hide Matching Documents

The documents where this entity occurs most often are shown below. Click on a document to open it.

Document Max. Freq Min. Freq
Lucius R. Paige, History of Cambridge, Massachusetts, 1630-1877, with a genealogical register 128 0 Browse Search
Harper's Encyclopedia of United States History (ed. Benson Lossing) 21 3 Browse Search
Historic leaves, volume 3, April, 1904 - January, 1905 9 1 Browse Search
William Schouler, A history of Massachusetts in the Civil War: Volume 2 8 0 Browse Search
Benjamin Cutter, William R. Cutter, History of the town of Arlington, Massachusetts, ormerly the second precinct in Cambridge, or District of Menotomy, afterward the town of West Cambridge. 1635-1879 with a genealogical register of the inhabitants of the precinct. 6 0 Browse Search
Southern Historical Society Papers, Volume 26. (ed. Reverend J. William Jones) 6 0 Browse Search
George Bancroft, History of the United States from the Discovery of the American Continent, Vol. 3, 15th edition. 6 0 Browse Search
Baron de Jomini, Summary of the Art of War, or a New Analytical Compend of the Principle Combinations of Strategy, of Grand Tactics and of Military Policy. (ed. Major O. F. Winship , Assistant Adjutant General , U. S. A., Lieut. E. E. McLean , 1st Infantry, U. S. A.) 6 0 Browse Search
William Schouler, A history of Massachusetts in the Civil War: Volume 1 6 0 Browse Search
Thomas Wentworth Higginson, Massachusetts in the Army and Navy during the war of 1861-1865, vol. 2 5 1 Browse Search
View all matching documents...

Browsing named entities in Baron de Jomini, Summary of the Art of War, or a New Analytical Compend of the Principle Combinations of Strategy, of Grand Tactics and of Military Policy. (ed. Major O. F. Winship , Assistant Adjutant General , U. S. A., Lieut. E. E. McLean , 1st Infantry, U. S. A.). You can also browse the collection for Marlboro, Mass. (Massachusetts, United States) or search for Marlboro, Mass. (Massachusetts, United States) in all documents.

Your search returned 3 results in 3 document sections:

Baron de Jomini, Summary of the Art of War, or a New Analytical Compend of the Principle Combinations of Strategy, of Grand Tactics and of Military Policy. (ed. Major O. F. Winship , Assistant Adjutant General , U. S. A., Lieut. E. E. McLean , 1st Infantry, U. S. A.), Advertisement (search)
of the hostile army; and Lloyd soon came to fortify me in this conviction. I found again, afterwards, the same cause in the first successes of Napoleon in Italy, which gave me the idea that by applying, through strategy, to the whole chess-table of a war (à tout l‘échiquier d'une guerre), this same principle which Frederick had applied to battles, we should have the key to all the science of war. I could not doubt this truth in reading again, subsequently, the campaigns of Turenne, of Marlborough, of Eugene of Savoy, and in comparing them with those of Frederick, which Tempelhoff had just published with details so full of interest, although somewhat heavy and by far too much repeated. I comprehended then that Marshal de Saxe had been quite right in saying that in 1750 there were no principles laid down upon the art of war, but that many of his readers had also very badly interpreted his preface in concluding therefrom that he had thought that those principles did not exist. Co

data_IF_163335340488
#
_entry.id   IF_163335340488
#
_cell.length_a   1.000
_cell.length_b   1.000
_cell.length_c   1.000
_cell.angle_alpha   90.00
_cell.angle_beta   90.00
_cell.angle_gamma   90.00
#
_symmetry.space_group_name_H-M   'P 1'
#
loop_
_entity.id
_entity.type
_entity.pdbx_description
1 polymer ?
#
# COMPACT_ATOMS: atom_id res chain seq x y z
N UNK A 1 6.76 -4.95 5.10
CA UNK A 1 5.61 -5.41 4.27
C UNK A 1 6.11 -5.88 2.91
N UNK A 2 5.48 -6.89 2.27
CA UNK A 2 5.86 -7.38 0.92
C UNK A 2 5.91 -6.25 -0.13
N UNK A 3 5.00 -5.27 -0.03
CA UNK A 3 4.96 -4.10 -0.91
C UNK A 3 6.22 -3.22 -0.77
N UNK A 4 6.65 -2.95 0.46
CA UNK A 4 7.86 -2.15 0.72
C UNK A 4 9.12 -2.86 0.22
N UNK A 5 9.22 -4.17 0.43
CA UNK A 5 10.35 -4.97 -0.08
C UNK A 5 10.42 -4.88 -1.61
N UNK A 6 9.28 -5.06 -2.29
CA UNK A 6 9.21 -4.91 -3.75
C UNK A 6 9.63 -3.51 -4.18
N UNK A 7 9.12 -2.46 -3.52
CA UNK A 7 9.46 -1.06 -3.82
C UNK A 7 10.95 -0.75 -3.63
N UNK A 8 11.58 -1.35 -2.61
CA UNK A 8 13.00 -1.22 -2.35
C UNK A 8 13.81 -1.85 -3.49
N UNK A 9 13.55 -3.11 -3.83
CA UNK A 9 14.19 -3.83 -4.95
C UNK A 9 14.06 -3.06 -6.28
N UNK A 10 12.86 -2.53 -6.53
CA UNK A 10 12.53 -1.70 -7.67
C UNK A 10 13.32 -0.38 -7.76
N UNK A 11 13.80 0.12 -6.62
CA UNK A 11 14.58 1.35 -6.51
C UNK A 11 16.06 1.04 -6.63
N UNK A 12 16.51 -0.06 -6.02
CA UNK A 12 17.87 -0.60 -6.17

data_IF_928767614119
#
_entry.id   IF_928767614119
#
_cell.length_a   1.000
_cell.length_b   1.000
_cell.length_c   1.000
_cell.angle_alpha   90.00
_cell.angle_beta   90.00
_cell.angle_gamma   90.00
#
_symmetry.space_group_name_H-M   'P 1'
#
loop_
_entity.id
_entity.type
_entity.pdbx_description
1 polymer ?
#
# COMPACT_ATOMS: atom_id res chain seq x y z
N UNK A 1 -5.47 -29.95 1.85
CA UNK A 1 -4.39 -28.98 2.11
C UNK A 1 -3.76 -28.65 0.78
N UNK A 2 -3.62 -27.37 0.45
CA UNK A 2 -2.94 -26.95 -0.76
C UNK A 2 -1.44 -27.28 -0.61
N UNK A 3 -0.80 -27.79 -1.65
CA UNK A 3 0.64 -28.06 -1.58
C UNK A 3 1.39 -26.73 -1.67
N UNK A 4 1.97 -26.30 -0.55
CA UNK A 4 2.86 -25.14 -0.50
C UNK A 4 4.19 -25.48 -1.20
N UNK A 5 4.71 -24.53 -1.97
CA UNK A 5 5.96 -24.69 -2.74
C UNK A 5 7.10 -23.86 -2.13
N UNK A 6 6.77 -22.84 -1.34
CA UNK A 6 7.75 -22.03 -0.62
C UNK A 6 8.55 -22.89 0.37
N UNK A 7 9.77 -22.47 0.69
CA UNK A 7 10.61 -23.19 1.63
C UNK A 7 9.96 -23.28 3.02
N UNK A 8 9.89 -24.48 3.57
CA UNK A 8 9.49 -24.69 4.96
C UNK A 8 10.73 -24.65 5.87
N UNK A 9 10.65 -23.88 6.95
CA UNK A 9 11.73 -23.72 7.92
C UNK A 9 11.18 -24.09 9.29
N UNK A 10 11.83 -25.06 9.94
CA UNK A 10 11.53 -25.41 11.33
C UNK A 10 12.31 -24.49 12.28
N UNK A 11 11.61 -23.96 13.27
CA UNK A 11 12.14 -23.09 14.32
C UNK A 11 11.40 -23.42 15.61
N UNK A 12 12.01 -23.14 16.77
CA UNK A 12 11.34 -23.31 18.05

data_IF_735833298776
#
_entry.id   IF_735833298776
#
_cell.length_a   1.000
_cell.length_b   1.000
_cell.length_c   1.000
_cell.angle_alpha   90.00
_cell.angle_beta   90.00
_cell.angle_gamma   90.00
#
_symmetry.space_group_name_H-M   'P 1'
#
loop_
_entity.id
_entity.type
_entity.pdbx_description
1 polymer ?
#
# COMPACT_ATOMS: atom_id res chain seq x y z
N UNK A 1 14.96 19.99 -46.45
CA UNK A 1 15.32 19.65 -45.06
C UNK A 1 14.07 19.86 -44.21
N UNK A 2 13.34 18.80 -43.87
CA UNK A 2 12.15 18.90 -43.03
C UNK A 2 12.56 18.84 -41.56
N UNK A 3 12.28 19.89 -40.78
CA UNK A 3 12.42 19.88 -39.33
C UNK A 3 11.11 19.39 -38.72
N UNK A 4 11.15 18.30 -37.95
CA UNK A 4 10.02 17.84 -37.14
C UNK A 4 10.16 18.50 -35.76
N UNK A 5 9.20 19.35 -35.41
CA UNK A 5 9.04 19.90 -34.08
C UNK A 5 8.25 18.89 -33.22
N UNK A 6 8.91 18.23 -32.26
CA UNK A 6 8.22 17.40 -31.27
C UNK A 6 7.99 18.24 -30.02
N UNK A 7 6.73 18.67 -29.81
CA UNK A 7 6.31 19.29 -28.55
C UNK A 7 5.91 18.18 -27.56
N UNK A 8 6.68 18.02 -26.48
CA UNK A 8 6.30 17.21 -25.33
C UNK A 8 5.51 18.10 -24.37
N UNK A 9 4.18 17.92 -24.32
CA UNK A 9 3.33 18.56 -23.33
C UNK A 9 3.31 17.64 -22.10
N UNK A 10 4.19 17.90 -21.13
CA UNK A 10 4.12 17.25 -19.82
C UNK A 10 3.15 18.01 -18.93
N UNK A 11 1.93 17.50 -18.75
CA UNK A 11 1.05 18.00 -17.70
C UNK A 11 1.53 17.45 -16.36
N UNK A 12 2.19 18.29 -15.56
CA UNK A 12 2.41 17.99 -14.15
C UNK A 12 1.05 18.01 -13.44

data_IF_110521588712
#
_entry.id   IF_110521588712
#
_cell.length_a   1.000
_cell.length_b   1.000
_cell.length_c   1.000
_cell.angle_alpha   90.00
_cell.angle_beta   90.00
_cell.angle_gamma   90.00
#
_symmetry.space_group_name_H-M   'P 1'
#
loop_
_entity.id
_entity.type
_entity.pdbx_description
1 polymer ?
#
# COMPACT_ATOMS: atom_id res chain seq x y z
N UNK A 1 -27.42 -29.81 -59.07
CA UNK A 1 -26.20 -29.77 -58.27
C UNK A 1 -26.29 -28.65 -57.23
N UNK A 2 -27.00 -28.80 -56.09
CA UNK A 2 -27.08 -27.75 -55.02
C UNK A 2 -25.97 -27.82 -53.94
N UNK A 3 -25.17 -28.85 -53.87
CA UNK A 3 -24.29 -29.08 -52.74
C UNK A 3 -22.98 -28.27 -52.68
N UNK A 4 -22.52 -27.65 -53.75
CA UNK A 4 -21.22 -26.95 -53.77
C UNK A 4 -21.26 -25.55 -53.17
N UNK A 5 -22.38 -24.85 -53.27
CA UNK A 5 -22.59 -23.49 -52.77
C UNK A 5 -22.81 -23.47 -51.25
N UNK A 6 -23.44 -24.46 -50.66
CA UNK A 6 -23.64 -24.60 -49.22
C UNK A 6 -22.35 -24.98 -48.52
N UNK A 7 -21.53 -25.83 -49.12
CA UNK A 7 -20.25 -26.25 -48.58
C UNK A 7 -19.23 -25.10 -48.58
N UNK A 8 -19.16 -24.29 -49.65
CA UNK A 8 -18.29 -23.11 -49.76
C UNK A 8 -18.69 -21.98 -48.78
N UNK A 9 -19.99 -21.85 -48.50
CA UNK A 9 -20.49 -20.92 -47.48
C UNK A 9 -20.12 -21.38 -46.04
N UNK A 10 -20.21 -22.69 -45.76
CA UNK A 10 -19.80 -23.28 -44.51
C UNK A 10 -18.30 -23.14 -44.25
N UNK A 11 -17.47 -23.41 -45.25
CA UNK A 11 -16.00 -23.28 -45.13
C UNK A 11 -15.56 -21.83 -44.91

Baron de Jomini, Summary of the Art of War, or a New Analytical Compend of the Principle Combinations of Strategy, of Grand Tactics and of Military Policy. (ed. Major O. F. Winship , Assistant Adjutant General , U. S. A., Lieut. E. E. McLean , 1st Infantry, U. S. A.), Chapter 3: strategy. (search)
n interior direction in all the cases where I have recommended them as being the most favorable; or else I should assign to it in every other hypothesis, a direction upon the extremity of the front of operations of the enemy, according to the maxims above explained; leaving to my adversaries the pleasure of manoeuvering according to the opposite systems. Until this experiment can have place they will permit me to remain firm in my belief, justified by the campaigns of Eugene of Savoy, of Marlborough, of Frederick the Great, and Napoleon. Since I have undertaken to defend principles which seem incontestable, I will seize this occasion to reply to objections, still less founded, which distinguished, but often passionate and unjust writers, have raised against the above mentioned article. The first are from the Bavarian Colonel Xilander, who, in his course of strategy, has often misconceived the principles which have served me as a basis. This writer, otherwise full of erudition,
Baron de Jomini, Summary of the Art of War, or a New Analytical Compend of the Principle Combinations of Strategy, of Grand Tactics and of Military Policy. (ed. Major O. F. Winship , Assistant Adjutant General , U. S. A., Lieut. E. E. McLean , 1st Infantry, U. S. A.), chapter 7 (search)
he batteries. When we have arrived under the fire of musketry, then shelters are not to be calculated upon; if we be in condition to assail, we must do so; shelters are suitable only, in this case, for skirmishers and for defensive troops. It is sufficiently important, generally, to defend villages which are upon the front, or to seek to carry them if we be the assailant; but it is equally necessary not to attach an undue importance thereto, forgetting the famous battle of Hochstaedt: Marlborough and Eugene seeing the bulk of the French infantry buried in the villages, forced the centre and took twenty-four battalions, sacrificed to guard those posts. For the same reason it is useful to occupy clumps of trees or copses, which may give a support to that one of the two parties which is the master of them. They shelter the troops, conceal their movements, protect those of the cavalry, and hinder that of the enemy from acting in their proximity. The skeptic Clausewitz was not a